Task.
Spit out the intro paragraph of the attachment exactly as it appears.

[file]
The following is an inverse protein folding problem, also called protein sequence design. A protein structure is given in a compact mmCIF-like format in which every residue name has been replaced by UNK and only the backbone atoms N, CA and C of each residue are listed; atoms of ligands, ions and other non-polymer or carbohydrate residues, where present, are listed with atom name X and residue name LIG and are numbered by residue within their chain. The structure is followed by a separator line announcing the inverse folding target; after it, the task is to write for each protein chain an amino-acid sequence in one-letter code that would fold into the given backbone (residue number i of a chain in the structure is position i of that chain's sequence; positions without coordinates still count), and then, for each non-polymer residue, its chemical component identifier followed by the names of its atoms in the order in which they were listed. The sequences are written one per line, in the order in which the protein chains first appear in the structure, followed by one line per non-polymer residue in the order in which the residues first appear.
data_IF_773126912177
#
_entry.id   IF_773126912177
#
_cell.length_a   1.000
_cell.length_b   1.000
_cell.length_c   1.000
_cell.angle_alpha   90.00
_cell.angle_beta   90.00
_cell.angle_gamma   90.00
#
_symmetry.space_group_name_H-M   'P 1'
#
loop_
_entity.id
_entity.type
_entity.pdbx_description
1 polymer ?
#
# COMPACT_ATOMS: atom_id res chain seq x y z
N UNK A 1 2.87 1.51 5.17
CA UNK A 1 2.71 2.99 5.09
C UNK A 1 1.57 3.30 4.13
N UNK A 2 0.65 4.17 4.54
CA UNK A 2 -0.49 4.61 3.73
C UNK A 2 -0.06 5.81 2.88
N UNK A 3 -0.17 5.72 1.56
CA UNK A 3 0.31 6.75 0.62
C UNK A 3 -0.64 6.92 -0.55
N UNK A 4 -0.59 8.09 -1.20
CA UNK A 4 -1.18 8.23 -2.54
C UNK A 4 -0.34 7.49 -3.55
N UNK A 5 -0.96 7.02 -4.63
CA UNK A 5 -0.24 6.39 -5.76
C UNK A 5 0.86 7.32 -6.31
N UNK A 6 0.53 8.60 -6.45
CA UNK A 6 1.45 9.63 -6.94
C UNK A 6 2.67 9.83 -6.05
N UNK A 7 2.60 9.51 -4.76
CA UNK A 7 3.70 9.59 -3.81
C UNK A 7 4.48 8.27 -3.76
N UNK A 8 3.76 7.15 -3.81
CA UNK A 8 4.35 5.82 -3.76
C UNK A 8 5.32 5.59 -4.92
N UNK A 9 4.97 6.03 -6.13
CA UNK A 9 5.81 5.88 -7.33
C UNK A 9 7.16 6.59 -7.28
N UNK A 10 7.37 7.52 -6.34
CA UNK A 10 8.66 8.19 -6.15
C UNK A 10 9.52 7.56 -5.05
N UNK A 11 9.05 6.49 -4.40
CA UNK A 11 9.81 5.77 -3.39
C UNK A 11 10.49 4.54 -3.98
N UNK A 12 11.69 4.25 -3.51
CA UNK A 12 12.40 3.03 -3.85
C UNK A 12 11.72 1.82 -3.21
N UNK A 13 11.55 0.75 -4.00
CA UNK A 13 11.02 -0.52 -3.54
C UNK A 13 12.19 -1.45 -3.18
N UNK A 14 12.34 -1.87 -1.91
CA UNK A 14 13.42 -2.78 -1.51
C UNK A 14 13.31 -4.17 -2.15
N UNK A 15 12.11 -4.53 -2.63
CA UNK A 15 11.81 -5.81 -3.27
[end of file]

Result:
The following is an inverse protein folding problem, also called protein sequence design. A protein structure is given in a compact mmCIF-like format in which every residue name has been replaced by UNK and only the backbone atoms N, CA and C of each residue are listed; atoms of ligands, ions and other non-polymer or carbohydrate residues, where present, are listed with atom name X and residue name LIG and are numbered by residue within their chain. The structure is followed by a separator line announcing the inverse folding target; after it, the task is to write for each protein chain an amino-acid sequence in one-letter code that would fold into the given backbone (residue number i of a chain in the structure is position i of that chain's sequence; positions without coordinates still count), and then, for each non-polymer residue, its chemical component identifier followed by the names of its atoms in the order in which they were listed. The sequences are written one per line, in the order in which the protein chains first appear in the structure, followed by one line per non-polymer residue in the order in which the residues first appear.